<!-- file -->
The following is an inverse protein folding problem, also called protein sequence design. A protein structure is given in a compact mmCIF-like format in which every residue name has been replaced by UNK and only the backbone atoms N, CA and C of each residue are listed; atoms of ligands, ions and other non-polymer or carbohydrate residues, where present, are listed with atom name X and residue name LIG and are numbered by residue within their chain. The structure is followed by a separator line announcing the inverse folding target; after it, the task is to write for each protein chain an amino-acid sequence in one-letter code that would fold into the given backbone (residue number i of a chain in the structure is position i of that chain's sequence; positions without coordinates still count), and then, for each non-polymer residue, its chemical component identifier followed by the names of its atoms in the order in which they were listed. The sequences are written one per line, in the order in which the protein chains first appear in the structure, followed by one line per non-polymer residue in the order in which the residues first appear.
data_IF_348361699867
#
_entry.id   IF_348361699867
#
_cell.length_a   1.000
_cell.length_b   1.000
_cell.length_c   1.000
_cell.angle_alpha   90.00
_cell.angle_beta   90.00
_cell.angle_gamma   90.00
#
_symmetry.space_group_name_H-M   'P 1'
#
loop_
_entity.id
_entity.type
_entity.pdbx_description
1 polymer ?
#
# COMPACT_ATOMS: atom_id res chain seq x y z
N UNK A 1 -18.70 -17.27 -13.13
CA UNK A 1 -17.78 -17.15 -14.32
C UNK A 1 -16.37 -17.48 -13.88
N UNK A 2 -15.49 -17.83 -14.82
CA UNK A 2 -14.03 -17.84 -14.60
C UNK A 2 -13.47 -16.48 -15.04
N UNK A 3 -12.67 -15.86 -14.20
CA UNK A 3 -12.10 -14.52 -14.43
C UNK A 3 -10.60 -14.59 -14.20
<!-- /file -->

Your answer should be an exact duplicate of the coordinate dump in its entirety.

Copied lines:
The following is an inverse protein folding problem, also called protein sequence design. A protein structure is given in a compact mmCIF-like format in which every residue name has been replaced by UNK and only the backbone atoms N, CA and C of each residue are listed; atoms of ligands, ions and other non-polymer or carbohydrate residues, where present, are listed with atom name X and residue name LIG and are numbered by residue within their chain. The structure is followed by a separator line announcing the inverse folding target; after it, the task is to write for each protein chain an amino-acid sequence in one-letter code that would fold into the given backbone (residue number i of a chain in the structure is position i of that chain's sequence; positions without coordinates still count), and then, for each non-polymer residue, its chemical component identifier followed by the names of its atoms in the order in which they were listed. The sequences are written one per line, in the order in which the protein chains first appear in the structure, followed by one line per non-polymer residue in the order in which the residues first appear.
data_IF_348361699867
#
_entry.id   IF_348361699867
#
_cell.length_a   1.000
_cell.length_b   1.000
_cell.length_c   1.000
_cell.angle_alpha   90.00
_cell.angle_beta   90.00
_cell.angle_gamma   90.00
#
_symmetry.space_group_name_H-M   'P 1'
#
loop_
_entity.id
_entity.type
_entity.pdbx_description
1 polymer ?
#
# COMPACT_ATOMS: atom_id res chain seq x y z
N UNK A 1 -18.70 -17.27 -13.13
CA UNK A 1 -17.78 -17.15 -14.32
C UNK A 1 -16.37 -17.48 -13.88
N UNK A 2 -15.49 -17.83 -14.82
CA UNK A 2 -14.03 -17.84 -14.60
C UNK A 2 -13.47 -16.48 -15.04
N UNK A 3 -12.67 -15.86 -14.20
CA UNK A 3 -12.10 -14.52 -14.43
C UNK A 3 -10.60 -14.59 -14.20